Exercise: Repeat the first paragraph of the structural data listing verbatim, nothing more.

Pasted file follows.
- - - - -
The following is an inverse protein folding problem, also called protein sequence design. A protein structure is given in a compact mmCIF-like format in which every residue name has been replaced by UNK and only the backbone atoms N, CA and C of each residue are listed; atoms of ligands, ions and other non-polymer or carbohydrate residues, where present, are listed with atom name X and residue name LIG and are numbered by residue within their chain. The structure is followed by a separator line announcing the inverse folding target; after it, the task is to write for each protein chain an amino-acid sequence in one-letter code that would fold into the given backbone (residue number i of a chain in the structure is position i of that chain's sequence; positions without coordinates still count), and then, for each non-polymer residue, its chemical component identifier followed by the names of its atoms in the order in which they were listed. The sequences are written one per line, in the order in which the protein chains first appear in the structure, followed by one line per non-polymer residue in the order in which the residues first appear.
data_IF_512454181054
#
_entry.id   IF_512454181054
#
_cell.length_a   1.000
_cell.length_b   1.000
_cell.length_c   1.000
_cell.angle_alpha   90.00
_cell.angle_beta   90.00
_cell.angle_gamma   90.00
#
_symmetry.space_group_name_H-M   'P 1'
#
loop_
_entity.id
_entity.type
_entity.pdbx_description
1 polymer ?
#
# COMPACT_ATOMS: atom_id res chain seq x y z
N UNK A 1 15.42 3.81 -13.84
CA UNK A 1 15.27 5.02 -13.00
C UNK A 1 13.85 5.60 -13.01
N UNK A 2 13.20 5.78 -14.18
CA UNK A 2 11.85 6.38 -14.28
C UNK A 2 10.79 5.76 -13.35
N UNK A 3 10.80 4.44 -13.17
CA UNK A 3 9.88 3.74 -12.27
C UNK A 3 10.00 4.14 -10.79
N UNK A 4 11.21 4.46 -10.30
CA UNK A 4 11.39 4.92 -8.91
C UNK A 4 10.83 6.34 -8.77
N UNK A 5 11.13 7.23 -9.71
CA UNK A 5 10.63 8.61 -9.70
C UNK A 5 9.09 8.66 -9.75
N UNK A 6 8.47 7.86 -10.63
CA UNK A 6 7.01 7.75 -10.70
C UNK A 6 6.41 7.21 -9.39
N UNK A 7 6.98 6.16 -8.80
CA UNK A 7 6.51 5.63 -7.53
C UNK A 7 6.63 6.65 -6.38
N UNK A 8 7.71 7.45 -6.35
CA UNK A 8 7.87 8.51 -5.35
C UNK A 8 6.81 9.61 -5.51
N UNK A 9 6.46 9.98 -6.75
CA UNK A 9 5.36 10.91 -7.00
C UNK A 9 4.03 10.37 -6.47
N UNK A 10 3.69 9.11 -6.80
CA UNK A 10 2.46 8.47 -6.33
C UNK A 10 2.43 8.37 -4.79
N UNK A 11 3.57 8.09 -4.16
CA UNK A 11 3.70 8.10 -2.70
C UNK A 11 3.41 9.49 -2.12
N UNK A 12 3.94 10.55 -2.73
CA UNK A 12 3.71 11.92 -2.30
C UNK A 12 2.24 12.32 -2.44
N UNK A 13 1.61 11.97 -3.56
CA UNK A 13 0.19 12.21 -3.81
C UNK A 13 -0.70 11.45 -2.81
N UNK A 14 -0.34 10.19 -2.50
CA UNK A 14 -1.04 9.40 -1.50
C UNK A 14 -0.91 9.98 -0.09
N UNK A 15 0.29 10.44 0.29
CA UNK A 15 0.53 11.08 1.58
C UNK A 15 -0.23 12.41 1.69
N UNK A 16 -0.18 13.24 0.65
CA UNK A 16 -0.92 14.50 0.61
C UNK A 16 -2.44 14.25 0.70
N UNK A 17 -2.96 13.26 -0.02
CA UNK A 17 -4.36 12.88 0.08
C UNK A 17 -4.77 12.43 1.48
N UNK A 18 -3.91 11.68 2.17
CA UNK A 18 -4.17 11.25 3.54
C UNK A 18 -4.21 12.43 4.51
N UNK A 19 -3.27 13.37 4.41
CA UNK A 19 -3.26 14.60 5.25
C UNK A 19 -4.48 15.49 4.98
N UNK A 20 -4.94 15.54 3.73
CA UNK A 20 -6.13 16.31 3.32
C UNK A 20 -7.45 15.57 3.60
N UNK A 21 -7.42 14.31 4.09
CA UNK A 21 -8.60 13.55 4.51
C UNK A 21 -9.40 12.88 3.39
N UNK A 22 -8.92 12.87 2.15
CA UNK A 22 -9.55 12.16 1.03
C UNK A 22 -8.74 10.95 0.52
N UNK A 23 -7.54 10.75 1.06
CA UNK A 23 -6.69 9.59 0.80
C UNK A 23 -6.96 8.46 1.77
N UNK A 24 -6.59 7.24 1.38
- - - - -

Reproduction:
The following is an inverse protein folding problem, also called protein sequence design. A protein structure is given in a compact mmCIF-like format in which every residue name has been replaced by UNK and only the backbone atoms N, CA and C of each residue are listed; atoms of ligands, ions and other non-polymer or carbohydrate residues, where present, are listed with atom name X and residue name LIG and are numbered by residue within their chain. The structure is followed by a separator line announcing the inverse folding target; after it, the task is to write for each protein chain an amino-acid sequence in one-letter code that would fold into the given backbone (residue number i of a chain in the structure is position i of that chain's sequence; positions without coordinates still count), and then, for each non-polymer residue, its chemical component identifier followed by the names of its atoms in the order in which they were listed. The sequences are written one per line, in the order in which the protein chains first appear in the structure, followed by one line per non-polymer residue in the order in which the residues first appear.